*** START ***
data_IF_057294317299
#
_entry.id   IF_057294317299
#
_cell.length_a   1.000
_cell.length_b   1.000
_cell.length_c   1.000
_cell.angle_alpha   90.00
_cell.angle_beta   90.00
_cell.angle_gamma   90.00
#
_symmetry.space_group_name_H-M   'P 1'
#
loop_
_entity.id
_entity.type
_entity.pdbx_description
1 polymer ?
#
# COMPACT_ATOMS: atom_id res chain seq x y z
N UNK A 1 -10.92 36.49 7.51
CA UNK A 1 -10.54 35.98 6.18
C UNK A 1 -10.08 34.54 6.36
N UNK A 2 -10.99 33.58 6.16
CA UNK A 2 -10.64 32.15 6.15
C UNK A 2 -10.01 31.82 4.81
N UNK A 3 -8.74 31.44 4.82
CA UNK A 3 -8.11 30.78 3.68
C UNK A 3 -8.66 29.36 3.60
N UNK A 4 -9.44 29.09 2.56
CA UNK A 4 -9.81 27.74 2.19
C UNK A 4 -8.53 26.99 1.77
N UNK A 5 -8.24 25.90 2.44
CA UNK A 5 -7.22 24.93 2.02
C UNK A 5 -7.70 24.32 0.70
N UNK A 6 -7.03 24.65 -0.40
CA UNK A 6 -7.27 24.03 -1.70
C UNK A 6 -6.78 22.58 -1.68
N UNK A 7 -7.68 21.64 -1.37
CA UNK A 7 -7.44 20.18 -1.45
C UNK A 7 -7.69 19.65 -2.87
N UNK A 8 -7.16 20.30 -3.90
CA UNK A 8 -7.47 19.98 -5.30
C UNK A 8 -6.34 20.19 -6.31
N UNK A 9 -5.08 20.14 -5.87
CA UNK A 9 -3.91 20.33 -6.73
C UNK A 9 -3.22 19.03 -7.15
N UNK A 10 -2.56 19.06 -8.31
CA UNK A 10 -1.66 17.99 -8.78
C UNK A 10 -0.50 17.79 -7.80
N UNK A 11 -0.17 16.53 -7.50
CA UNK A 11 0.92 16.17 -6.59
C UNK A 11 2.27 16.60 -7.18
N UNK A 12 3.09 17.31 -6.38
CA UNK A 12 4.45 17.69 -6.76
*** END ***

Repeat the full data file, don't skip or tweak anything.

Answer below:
data_IF_057294317299
#
_entry.id   IF_057294317299
#
_cell.length_a   1.000
_cell.length_b   1.000
_cell.length_c   1.000
_cell.angle_alpha   90.00
_cell.angle_beta   90.00
_cell.angle_gamma   90.00
#
_symmetry.space_group_name_H-M   'P 1'
#
loop_
_entity.id
_entity.type
_entity.pdbx_description
1 polymer ?
#
# COMPACT_ATOMS: atom_id res chain seq x y z
N UNK A 1 -10.92 36.49 7.51
CA UNK A 1 -10.54 35.98 6.18
C UNK A 1 -10.08 34.54 6.36
N UNK A 2 -10.99 33.58 6.16
CA UNK A 2 -10.64 32.15 6.15
C UNK A 2 -10.01 31.82 4.81
N UNK A 3 -8.74 31.44 4.82
CA UNK A 3 -8.11 30.78 3.68
C UNK A 3 -8.66 29.36 3.60
N UNK A 4 -9.44 29.09 2.56
CA UNK A 4 -9.81 27.74 2.19
C UNK A 4 -8.53 26.99 1.77
N UNK A 5 -8.24 25.90 2.44
CA UNK A 5 -7.22 24.93 2.02
C UNK A 5 -7.70 24.32 0.70
N UNK A 6 -7.03 24.65 -0.40
CA UNK A 6 -7.27 24.03 -1.70
C UNK A 6 -6.78 22.58 -1.68
N UNK A 7 -7.68 21.64 -1.37
CA UNK A 7 -7.44 20.18 -1.45
C UNK A 7 -7.69 19.65 -2.87
N UNK A 8 -7.16 20.30 -3.90
CA UNK A 8 -7.47 19.98 -5.30
C UNK A 8 -6.34 20.19 -6.31
N UNK A 9 -5.08 20.14 -5.87
CA UNK A 9 -3.91 20.33 -6.73
C UNK A 9 -3.22 19.03 -7.15
N UNK A 10 -2.56 19.06 -8.31
CA UNK A 10 -1.66 17.99 -8.78
C UNK A 10 -0.50 17.79 -7.80
N UNK A 11 -0.17 16.53 -7.50
CA UNK A 11 0.92 16.17 -6.59
C UNK A 11 2.27 16.60 -7.18
N UNK A 12 3.09 17.31 -6.38
CA UNK A 12 4.45 17.69 -6.76